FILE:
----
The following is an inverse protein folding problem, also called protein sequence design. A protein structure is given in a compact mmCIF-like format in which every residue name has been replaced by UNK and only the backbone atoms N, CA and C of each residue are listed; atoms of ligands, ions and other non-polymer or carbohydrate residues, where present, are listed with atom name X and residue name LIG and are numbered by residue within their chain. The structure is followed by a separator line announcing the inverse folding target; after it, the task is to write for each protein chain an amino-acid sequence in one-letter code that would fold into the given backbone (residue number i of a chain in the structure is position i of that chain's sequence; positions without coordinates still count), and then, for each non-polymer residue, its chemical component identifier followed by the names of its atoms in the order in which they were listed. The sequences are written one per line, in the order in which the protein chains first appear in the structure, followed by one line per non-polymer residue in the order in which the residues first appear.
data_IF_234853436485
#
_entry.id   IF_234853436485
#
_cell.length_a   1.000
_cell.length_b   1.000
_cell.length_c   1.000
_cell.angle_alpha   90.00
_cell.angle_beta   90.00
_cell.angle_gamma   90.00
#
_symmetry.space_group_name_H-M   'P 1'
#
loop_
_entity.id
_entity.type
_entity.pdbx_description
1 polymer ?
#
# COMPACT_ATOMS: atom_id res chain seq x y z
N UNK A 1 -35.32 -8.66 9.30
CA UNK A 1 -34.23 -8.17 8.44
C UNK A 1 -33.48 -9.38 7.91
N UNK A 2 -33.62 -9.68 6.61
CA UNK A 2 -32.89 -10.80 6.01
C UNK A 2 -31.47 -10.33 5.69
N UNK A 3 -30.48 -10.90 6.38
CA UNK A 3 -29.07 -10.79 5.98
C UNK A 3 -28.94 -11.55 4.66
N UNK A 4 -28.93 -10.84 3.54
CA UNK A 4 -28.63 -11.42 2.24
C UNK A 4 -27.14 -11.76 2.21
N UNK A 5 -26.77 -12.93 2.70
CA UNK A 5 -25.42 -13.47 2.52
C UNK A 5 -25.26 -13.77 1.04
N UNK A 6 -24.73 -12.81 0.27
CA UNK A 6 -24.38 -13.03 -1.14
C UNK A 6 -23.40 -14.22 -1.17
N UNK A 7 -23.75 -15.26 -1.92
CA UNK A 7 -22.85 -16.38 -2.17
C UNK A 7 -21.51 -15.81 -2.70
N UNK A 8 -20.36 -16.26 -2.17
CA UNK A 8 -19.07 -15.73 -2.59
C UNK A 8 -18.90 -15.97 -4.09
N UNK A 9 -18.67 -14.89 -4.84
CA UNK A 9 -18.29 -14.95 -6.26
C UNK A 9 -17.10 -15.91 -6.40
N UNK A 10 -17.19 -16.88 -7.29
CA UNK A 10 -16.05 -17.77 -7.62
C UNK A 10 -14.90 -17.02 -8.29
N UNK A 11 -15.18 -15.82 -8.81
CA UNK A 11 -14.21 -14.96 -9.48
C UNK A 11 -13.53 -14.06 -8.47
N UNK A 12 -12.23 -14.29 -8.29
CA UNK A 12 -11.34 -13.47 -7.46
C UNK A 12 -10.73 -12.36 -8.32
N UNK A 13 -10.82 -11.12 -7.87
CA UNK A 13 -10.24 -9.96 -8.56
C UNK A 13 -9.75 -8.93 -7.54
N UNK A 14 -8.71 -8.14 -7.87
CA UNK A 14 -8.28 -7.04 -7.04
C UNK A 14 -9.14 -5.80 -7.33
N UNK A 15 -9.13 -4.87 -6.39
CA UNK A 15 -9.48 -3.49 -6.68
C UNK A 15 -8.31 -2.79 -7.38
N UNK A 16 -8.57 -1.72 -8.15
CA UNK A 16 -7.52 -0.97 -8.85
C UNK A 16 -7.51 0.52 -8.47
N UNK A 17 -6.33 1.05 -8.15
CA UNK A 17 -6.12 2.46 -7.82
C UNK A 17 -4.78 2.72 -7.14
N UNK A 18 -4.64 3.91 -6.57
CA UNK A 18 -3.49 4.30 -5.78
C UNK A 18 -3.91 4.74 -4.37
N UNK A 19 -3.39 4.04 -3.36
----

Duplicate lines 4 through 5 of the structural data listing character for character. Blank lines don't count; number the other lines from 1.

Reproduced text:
_entry.id   IF_234853436485
#